If the solution is dilute, then ln*x *= ln(1 *x*2) = *x*2, where

P

374, 220 atm

- *x*2 ≈ - 2

(44)

where *n *refers to the number of moles. Thus, substitut-

ing eq 44 into eq 43 yields

1 atm

Π=

(45)

but V ≈ *nV *, so

Π = *cRT*

(46)

~

611 Pa

where *c *is the solute concentration (mol m3). The con-

~

cept of osmotic pressure is useful in formulating expres-

sions for total soil water pressure because soil water

0 0.01

100

contains solutes. Furthermore, the influence of soil par-

T ( C)

ticle surfaces on the chemical potential of the soil water

can be "approximated" as solutes.

the pressure and temperature conditions for phases in

equilibrium.

Fundamental thermodynamic principles have been

reviewed in the above sections. The relations and con-

cepts that are particularly useful in studying the physi-

Osmotic pressure, Π, is the pressure required to

cal processes associated with freezing soil are

maintain equilibrium between a solution and the pure

1. Thermodynamic equilibrium requires a balance

solvent across a semi-permeable membrane through

of thermal, mechanical, and chemical forces. Thermal

which the solvent, but not the solute, can diffuse. The

equilibrium is reached when temperatures are equal,

osmotic pressure is easily determined using the chem-

ical potential requirement of equilibrium. For the sol-

ance of mechanical forces, and chemical equilibrium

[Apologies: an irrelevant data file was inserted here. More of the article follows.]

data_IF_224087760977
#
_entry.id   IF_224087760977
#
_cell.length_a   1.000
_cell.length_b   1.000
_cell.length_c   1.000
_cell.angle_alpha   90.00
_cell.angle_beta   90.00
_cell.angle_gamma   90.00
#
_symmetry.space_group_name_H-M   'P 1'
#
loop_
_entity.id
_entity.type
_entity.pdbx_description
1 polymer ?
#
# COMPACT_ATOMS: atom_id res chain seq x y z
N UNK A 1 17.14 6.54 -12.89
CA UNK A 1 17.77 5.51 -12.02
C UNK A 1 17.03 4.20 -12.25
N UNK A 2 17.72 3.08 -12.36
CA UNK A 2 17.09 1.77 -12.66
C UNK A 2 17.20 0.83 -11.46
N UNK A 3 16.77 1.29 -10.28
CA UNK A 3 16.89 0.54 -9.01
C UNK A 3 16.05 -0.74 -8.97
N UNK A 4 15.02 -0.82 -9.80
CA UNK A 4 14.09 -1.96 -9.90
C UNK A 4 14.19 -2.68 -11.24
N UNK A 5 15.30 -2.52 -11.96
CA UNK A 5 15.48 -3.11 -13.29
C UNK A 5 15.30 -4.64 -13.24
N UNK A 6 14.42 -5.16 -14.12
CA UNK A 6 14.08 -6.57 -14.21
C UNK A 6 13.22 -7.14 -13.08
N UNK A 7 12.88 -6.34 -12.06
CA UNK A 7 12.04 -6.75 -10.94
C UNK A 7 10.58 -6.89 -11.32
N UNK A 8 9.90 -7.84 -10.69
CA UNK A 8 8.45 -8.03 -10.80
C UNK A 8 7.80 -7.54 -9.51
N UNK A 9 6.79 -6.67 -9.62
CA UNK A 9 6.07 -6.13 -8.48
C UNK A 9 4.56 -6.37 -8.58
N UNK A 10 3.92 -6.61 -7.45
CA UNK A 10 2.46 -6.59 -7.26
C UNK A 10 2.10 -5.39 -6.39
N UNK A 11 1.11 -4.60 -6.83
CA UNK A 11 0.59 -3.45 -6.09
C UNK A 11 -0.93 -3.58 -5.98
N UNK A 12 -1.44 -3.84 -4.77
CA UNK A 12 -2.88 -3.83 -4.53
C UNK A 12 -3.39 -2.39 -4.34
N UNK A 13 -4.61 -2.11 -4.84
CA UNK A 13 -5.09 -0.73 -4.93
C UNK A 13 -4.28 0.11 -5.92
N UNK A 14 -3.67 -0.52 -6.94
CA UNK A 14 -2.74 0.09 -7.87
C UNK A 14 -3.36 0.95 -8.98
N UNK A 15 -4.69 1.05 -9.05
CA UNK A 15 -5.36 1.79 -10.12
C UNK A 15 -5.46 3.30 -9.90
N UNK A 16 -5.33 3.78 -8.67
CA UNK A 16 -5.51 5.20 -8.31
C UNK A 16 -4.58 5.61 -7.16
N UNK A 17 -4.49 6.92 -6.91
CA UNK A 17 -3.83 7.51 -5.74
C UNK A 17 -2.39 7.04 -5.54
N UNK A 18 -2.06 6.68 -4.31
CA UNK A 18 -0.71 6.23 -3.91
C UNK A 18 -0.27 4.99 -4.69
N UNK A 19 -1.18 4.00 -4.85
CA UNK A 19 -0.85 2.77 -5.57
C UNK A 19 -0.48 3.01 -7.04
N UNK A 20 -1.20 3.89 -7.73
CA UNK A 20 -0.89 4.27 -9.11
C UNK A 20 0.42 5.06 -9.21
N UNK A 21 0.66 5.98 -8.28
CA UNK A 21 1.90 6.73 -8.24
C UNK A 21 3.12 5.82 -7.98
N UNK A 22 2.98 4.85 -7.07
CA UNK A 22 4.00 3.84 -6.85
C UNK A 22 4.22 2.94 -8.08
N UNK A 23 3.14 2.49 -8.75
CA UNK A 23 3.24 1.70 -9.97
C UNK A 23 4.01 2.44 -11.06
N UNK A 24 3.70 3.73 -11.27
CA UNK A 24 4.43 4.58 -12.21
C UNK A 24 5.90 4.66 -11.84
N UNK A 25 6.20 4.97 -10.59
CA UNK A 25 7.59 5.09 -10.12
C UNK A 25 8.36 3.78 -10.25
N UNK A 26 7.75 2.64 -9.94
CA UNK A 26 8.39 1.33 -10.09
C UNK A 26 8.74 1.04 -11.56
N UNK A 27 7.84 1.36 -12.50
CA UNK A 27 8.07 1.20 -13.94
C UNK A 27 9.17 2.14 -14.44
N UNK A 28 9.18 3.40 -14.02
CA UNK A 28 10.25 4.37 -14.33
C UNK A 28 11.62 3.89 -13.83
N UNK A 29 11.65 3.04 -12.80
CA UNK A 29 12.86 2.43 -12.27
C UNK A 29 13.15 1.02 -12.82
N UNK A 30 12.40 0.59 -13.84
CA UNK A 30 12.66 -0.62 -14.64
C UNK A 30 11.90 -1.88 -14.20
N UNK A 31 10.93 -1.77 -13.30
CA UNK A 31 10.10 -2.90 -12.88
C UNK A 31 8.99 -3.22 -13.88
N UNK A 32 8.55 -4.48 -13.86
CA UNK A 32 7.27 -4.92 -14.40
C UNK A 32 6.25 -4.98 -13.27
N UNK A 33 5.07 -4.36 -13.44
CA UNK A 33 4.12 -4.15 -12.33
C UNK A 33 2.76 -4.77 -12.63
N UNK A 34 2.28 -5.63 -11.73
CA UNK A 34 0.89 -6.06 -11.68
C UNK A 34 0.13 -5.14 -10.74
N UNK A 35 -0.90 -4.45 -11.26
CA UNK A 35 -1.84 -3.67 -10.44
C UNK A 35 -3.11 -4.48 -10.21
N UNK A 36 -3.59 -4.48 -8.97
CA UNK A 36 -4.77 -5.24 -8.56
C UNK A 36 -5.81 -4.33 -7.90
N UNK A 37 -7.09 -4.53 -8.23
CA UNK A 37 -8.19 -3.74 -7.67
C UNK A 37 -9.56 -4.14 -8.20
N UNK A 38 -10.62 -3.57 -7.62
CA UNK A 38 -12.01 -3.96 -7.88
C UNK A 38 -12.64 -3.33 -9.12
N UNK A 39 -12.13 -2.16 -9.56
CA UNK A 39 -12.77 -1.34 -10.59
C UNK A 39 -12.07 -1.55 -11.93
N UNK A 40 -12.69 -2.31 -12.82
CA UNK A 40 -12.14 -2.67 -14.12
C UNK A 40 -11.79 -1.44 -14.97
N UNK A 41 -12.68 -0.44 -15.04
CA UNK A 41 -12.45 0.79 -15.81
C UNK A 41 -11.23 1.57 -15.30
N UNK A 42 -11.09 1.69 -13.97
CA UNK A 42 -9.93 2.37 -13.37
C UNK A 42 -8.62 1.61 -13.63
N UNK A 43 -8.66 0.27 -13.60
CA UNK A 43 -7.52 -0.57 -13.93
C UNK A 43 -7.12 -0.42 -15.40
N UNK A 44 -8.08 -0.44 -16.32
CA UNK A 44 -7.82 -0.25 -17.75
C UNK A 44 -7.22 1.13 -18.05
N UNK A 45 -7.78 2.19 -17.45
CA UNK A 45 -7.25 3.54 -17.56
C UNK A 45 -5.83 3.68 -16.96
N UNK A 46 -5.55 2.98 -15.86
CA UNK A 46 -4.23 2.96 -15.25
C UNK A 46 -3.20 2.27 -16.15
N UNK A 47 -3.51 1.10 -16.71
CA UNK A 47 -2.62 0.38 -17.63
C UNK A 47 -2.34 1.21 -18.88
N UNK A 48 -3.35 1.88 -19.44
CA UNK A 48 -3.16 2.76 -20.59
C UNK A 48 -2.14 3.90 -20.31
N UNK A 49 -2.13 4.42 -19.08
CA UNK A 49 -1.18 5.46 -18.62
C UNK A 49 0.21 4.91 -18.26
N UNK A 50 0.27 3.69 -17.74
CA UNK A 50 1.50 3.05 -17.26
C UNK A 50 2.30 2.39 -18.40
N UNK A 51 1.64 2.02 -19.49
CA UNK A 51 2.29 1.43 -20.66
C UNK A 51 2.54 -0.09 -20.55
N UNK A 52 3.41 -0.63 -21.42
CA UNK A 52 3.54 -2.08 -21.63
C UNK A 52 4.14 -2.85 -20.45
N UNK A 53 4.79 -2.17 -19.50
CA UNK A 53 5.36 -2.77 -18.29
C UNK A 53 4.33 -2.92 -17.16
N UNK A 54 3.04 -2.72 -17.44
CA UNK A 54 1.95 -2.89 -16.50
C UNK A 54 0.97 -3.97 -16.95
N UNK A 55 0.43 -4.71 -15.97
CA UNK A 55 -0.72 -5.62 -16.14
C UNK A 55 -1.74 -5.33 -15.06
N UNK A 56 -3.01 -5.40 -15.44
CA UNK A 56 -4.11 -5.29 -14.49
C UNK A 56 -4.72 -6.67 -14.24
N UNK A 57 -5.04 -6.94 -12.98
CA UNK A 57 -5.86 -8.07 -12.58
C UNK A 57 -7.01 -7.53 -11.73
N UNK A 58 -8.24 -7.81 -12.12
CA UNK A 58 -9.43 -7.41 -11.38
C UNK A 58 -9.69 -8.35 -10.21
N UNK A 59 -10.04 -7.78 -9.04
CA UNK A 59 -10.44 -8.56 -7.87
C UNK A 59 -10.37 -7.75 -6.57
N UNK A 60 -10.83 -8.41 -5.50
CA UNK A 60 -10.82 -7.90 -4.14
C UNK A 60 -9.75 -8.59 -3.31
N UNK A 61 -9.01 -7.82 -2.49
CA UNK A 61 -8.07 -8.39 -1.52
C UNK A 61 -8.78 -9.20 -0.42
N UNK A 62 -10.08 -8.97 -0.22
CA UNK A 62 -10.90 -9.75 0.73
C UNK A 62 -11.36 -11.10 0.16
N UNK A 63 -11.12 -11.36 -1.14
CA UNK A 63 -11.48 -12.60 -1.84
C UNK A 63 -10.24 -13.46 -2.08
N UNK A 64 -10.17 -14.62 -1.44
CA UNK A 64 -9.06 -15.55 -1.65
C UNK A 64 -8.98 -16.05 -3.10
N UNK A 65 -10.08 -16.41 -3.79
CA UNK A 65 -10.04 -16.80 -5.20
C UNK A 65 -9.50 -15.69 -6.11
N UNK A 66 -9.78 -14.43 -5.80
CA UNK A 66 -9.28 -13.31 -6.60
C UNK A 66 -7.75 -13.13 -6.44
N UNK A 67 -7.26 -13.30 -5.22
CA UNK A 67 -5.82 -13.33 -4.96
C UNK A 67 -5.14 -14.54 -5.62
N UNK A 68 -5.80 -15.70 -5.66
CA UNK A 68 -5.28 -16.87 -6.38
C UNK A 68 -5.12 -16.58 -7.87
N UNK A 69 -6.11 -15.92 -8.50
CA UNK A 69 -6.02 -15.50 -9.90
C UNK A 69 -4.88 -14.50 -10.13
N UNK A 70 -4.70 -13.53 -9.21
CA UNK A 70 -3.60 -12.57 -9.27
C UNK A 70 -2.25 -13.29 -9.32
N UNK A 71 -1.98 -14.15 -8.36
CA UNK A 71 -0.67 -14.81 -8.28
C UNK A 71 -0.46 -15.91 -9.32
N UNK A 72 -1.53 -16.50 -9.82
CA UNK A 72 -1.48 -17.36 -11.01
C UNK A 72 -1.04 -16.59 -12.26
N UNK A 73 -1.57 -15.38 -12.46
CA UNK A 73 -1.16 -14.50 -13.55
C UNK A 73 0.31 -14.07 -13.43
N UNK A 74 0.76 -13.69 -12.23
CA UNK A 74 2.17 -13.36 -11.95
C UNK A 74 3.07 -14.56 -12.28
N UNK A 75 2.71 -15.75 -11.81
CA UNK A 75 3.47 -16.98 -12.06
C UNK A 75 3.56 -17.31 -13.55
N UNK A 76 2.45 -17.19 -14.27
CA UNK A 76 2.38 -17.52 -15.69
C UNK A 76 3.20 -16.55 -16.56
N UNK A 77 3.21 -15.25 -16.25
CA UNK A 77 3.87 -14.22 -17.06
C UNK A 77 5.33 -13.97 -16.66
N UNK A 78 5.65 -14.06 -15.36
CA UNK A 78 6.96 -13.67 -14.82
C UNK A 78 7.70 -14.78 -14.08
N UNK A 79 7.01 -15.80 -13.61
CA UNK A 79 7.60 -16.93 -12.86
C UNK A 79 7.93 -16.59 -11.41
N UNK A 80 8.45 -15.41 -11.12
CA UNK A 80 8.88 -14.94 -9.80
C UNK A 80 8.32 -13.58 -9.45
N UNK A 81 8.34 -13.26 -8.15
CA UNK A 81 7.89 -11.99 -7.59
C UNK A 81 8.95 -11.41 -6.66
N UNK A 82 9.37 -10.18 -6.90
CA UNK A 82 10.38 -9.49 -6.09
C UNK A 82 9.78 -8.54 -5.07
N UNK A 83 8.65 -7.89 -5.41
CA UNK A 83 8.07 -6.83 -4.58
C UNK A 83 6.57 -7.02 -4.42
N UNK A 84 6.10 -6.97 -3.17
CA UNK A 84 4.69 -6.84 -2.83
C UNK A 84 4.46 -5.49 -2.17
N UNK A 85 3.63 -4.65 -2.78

vent on both sides of the membrane,

is reached when the chemical potentials of all compo-

nents of the system are equal.

(*T*, *P *+ Π, *x*) = o (*T*, *P*).

(39)

2. The general equation for mechanical equilibrium

between two phases--i.e., the interface is curved, rather

From eq 25 we know that (*T*, *P *+ Π, *x*) = o(*T*, *P *+ Π)

than planar--is (*P*a *P*b)*dV *= Ψ*d*Ar (eq 17).

+ *RT*ln*x*. Substituting this into eq 39 results in

This equation applies to interfaces between all phases

of a substance (solid/liquid, vapor/liquid, and solid/

o (*T*, *P *+ Π) + *RT*ln*x *= o (*T*, *P*).

(40)

vapor interfaces) and is the physical reason for capil-

lary rise of liquids in porous materials.

Using eq 34, d o = *V dP *and integrating from *P *to

3. The GibbsDuhem equation,

∑ ηi d i = -*SdT *+ *VdP*

∫

o (*T*, *P *+ Π) - o (*T*, *P*) =

(41)

i

P

(eq 31), is useful when applied to water in freezing soils.

4. The concept of osmotic pressure is useful in for-

Substituting eq 41 into 40 yields

mulating expressions for total soil water pressure. This

is because soil water contains solutes; in addition, the

∫

(42)

influence of soil particle surfaces can be "approximated"

as solutes. Expressions for the osmotic potential of a

P

dilute solution are

For an incompressible solvent in an ideal solution the

- *RT *ln*x*

molar volume remains constant, and

Π=

- *RT *ln*x*

Π=

(43)

.

(eq 45) and Π = *cRT *(eq 46).

~